6. The order has been passed by the assessing officer ignoring the facts and documents submitted before them.
  7. The order passed does not clearly pronounce the issue at hand and has just added back income as unexplained.
  8. The issue at hand has two opinions and a favorable opinion has been ignored.
  9. Binding judicial precedents have not been considered while passing the order.
  10. Additional evidences are present which could not be submitted before the Assessing officer but are crucial in deciding the case at hand.
  11. Recent amendments/notifications/circulars have not been considered while passing the order.

There could be many such issues, one must take expert advice before filing an appeal to decide whether it’s a fit case to proceed or not.

Form 35 – Crucial Points to be considered

  1. Prepare a brief Statement of facts covering all facts of the case and also state the facts that are ignored by the assessing officer
  2. Grounds of appeal – this should ideally cover all the objections raised both from a law and facts perspective with quoting of sections wherever applicable.
  3. 20% of the disputed demand needs to be paid upfront at the time of filing an appeal.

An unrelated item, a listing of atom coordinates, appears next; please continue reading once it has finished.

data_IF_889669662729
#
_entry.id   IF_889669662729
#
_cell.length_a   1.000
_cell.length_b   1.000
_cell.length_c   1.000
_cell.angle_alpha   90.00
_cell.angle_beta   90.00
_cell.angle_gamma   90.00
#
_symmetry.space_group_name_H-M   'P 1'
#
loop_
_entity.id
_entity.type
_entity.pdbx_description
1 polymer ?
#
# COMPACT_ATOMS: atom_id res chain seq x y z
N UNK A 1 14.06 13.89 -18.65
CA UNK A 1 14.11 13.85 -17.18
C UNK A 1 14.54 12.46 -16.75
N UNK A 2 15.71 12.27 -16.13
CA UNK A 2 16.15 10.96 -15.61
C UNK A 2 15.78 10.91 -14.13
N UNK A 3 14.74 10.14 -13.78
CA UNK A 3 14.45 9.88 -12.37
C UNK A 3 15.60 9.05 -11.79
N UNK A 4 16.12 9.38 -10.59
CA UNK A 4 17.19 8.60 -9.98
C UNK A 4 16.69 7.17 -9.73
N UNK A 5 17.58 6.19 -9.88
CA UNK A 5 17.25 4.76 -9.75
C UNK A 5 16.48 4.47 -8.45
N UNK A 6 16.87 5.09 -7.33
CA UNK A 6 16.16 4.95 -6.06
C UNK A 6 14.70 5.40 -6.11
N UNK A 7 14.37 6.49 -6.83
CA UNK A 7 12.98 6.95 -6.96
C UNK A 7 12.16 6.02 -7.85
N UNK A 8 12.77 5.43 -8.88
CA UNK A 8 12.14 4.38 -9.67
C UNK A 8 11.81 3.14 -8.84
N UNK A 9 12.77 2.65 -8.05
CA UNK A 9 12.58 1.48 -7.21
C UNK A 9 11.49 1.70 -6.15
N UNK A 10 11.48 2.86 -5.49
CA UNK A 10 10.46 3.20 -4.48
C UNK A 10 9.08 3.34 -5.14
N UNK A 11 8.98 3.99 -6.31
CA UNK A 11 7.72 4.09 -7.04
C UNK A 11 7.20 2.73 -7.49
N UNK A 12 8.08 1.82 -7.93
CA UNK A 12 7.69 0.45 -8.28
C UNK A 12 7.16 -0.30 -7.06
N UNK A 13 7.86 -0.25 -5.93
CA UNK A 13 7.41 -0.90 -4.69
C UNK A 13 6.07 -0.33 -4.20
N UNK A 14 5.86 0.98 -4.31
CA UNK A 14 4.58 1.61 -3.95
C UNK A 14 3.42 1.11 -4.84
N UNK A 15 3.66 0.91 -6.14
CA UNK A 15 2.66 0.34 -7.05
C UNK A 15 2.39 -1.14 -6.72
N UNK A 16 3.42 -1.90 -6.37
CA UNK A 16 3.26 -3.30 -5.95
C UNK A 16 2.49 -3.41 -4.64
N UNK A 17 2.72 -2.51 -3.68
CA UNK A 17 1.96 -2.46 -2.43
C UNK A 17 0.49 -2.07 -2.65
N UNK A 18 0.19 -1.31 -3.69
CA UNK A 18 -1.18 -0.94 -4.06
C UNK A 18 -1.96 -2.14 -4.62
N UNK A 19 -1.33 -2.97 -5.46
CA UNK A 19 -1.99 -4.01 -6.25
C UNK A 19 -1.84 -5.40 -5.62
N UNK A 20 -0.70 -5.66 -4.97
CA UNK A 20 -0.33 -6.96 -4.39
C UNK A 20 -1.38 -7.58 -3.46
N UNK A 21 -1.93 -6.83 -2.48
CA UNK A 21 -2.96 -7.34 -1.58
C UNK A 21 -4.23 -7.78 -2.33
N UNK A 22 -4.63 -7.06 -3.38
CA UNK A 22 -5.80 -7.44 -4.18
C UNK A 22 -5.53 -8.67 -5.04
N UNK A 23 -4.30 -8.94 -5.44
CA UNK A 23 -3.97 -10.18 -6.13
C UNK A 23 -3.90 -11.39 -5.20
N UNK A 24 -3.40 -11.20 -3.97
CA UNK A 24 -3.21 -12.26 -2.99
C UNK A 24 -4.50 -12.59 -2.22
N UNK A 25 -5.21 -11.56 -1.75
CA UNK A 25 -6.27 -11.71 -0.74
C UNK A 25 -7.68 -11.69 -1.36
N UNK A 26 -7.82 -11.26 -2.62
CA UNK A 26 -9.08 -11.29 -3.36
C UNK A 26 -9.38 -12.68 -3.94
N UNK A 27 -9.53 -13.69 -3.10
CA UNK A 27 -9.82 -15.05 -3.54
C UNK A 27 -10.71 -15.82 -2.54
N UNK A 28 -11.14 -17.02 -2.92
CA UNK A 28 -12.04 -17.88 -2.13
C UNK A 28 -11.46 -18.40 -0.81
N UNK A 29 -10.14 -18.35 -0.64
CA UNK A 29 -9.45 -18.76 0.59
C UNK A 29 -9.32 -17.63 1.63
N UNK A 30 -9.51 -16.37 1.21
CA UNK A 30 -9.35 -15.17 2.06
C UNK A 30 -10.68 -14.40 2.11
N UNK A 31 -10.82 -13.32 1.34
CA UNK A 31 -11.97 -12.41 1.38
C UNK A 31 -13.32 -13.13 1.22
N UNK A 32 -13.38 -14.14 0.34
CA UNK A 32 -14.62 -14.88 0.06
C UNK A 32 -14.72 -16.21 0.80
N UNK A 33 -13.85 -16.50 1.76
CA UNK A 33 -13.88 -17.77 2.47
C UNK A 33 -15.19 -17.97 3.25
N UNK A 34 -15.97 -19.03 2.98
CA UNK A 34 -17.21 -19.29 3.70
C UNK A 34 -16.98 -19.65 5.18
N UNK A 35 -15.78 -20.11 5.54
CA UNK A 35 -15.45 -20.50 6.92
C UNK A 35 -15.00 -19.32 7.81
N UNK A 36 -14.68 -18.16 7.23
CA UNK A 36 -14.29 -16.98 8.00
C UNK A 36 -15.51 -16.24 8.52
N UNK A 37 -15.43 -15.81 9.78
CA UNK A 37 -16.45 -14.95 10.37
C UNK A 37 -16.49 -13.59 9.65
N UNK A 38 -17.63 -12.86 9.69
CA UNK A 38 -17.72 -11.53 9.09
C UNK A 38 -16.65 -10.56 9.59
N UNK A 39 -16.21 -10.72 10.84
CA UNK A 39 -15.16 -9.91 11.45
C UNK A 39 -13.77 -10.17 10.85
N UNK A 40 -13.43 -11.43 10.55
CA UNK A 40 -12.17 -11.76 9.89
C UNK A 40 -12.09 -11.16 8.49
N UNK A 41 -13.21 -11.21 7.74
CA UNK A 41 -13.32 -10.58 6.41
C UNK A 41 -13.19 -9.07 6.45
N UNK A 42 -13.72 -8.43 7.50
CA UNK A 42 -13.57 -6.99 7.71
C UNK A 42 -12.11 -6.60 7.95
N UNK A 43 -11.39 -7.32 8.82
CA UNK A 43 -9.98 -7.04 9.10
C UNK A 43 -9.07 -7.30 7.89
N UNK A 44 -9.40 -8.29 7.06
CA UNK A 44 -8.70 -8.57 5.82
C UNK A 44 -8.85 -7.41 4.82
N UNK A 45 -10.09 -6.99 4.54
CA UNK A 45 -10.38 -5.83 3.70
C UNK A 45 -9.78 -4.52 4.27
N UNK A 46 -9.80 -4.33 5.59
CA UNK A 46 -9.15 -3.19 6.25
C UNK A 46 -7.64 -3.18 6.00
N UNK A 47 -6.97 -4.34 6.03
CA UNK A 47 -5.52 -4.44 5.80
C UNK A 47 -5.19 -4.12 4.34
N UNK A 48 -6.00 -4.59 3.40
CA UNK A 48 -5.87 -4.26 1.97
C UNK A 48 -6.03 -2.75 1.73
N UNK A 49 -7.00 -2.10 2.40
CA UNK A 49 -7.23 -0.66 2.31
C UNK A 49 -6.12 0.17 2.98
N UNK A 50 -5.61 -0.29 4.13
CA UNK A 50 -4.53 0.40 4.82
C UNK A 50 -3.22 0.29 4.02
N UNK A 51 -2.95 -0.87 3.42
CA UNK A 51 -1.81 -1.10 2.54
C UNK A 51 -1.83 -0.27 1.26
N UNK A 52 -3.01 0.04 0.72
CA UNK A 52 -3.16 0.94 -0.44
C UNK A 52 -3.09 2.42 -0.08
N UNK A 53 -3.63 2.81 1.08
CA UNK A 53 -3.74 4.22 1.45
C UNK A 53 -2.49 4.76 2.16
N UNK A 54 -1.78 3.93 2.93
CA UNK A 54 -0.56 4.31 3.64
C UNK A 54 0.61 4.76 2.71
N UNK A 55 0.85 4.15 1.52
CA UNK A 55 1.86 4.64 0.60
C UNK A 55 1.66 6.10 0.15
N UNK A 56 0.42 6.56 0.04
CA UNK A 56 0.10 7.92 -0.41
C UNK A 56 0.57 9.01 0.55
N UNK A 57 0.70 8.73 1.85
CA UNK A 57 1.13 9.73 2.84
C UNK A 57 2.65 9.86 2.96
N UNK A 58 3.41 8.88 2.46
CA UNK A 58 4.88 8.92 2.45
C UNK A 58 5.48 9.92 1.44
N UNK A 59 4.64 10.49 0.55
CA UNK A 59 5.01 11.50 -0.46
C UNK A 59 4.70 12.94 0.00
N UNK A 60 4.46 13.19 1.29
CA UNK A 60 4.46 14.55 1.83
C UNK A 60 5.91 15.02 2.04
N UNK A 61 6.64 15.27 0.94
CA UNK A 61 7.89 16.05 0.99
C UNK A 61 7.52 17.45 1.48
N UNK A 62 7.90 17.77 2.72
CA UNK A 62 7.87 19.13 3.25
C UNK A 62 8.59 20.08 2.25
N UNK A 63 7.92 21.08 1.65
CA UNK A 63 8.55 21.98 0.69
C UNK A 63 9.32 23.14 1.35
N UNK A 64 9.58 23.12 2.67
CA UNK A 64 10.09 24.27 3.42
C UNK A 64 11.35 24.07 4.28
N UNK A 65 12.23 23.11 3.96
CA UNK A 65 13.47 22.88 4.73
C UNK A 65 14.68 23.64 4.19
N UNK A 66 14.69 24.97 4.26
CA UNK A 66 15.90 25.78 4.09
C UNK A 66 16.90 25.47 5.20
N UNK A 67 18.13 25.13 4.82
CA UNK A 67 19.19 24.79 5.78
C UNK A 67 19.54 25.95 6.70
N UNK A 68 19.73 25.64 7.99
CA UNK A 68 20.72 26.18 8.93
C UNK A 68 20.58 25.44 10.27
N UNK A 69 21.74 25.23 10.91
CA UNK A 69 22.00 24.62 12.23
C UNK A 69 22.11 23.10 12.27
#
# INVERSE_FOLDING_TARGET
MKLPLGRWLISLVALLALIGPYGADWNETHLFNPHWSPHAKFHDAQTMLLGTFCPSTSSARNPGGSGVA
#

4. Appeal filing fee needs to be remitted before uploading the Form 35.
  5. Additional evidences if any, which were not submitted before the Assessing officer needs to be mentioned in the statement of facts and in Form 35.
  6. If an appeal is not filed within the time limit, a condonation application is to be enclosed.

Though the form 35 is available on the portal and one can directly file an appeal, it is always advisable to take professional support as there are many precautions that need to be exercised to avoid further issues while representing the case.

Penalty orders

The penalty orders received need to be responded to within the time limit otherwise huge penalty would be levied. Penalty could be for various reasons such as not filing of returns, non-audit of books of accounts, default in TDS/TCS remittances if income has escaped assessment or contravention of loan provisions etc.

The penal provisions under the Act are very stringent, but irrespective of it the taxpayer will be given an adequate chance to represent and submit all documents and evidence so as to justify why the penalty should not be received.

One should clearly see which section is applicable and what are the conditions to levy penalty under that section. Based on the facts and law one can represent why the penalty should not be levied. Further in cases of genuine hardship caused to the taxpayer one can try to reduce the penalty amount by taking the support of many judicial precedents.


One should not panic looking at the orders passed and taxes levied. Instead, patiently look for points both factually and legally which could justify and get the rightful claim to you. There are various remedies available at the hand of a taxpayer. One needs to exercise the options at the right time and in the right manner to protect their interest.